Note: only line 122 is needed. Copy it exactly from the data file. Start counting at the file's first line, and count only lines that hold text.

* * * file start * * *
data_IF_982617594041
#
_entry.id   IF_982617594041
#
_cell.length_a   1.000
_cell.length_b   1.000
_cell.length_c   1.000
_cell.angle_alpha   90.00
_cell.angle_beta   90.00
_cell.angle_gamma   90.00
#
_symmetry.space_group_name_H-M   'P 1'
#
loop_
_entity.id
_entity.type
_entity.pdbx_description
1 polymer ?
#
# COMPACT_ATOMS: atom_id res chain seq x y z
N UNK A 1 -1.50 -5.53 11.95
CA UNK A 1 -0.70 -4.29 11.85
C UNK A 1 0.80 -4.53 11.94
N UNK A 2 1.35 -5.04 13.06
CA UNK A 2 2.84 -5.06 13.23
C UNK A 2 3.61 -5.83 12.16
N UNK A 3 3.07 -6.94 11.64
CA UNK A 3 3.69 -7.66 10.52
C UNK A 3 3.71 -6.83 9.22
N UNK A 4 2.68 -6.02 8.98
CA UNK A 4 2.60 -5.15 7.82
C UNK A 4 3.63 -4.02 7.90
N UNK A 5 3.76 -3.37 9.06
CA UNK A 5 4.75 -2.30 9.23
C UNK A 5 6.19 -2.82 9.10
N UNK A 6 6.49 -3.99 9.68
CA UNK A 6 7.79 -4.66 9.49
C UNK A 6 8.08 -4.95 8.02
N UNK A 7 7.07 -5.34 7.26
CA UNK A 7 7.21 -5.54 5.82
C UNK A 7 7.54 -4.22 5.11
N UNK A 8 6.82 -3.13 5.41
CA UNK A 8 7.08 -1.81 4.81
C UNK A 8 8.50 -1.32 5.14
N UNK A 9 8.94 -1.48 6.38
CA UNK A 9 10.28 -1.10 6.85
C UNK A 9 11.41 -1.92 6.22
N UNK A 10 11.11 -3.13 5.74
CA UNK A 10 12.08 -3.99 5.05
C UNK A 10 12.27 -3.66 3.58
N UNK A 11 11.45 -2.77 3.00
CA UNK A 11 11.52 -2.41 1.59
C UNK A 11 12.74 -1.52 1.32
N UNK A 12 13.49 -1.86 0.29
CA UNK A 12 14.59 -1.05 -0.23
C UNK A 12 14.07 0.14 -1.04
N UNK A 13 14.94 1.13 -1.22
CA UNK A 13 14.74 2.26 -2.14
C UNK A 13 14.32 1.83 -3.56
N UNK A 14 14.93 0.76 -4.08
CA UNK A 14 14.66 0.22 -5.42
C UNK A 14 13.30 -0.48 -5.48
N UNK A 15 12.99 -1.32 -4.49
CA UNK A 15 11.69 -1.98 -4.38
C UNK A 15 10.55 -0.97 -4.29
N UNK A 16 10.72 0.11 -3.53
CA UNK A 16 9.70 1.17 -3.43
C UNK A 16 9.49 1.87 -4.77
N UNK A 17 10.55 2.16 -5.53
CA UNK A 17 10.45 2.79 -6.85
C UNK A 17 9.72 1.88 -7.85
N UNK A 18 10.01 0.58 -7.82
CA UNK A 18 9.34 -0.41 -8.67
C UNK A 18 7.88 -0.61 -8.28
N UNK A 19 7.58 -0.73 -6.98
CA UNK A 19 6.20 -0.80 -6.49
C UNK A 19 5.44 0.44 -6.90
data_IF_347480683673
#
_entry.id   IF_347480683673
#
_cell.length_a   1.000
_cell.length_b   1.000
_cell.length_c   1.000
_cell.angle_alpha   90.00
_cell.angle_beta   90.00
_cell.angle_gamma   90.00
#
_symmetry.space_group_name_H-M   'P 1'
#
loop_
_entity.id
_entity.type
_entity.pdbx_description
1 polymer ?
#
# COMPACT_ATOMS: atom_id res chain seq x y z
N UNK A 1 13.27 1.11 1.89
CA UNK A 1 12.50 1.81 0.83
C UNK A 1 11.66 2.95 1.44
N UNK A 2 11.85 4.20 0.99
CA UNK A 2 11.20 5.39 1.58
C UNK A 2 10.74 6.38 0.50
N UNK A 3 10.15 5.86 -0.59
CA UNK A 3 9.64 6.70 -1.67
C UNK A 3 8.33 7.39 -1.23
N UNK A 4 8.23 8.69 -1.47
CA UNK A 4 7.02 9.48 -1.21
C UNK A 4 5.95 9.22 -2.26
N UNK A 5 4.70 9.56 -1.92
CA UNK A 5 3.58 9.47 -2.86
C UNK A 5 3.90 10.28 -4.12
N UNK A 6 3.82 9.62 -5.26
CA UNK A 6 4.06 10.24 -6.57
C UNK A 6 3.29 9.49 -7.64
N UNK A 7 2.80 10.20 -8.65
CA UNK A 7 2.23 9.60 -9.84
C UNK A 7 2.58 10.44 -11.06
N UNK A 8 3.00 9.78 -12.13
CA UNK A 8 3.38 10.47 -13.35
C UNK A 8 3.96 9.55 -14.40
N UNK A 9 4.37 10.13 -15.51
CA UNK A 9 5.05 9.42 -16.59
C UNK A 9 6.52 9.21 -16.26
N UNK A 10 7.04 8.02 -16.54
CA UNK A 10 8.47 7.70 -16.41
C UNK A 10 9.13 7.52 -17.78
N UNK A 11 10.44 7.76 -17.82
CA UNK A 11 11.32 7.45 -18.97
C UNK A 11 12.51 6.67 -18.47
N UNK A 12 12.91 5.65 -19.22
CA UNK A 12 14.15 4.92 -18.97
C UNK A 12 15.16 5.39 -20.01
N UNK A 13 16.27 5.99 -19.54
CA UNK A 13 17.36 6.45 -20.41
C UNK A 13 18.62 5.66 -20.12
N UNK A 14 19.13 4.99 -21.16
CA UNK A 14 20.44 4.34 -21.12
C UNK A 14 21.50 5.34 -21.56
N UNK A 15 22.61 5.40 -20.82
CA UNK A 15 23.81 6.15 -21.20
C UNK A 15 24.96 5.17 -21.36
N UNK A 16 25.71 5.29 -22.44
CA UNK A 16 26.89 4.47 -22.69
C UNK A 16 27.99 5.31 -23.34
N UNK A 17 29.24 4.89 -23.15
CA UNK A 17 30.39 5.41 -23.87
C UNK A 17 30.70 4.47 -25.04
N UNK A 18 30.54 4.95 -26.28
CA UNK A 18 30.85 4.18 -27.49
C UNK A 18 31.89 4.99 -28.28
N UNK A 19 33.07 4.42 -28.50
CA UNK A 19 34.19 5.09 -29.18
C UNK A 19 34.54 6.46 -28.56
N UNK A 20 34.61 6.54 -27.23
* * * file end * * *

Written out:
N UNK A 9 4.37 10.13 -15.51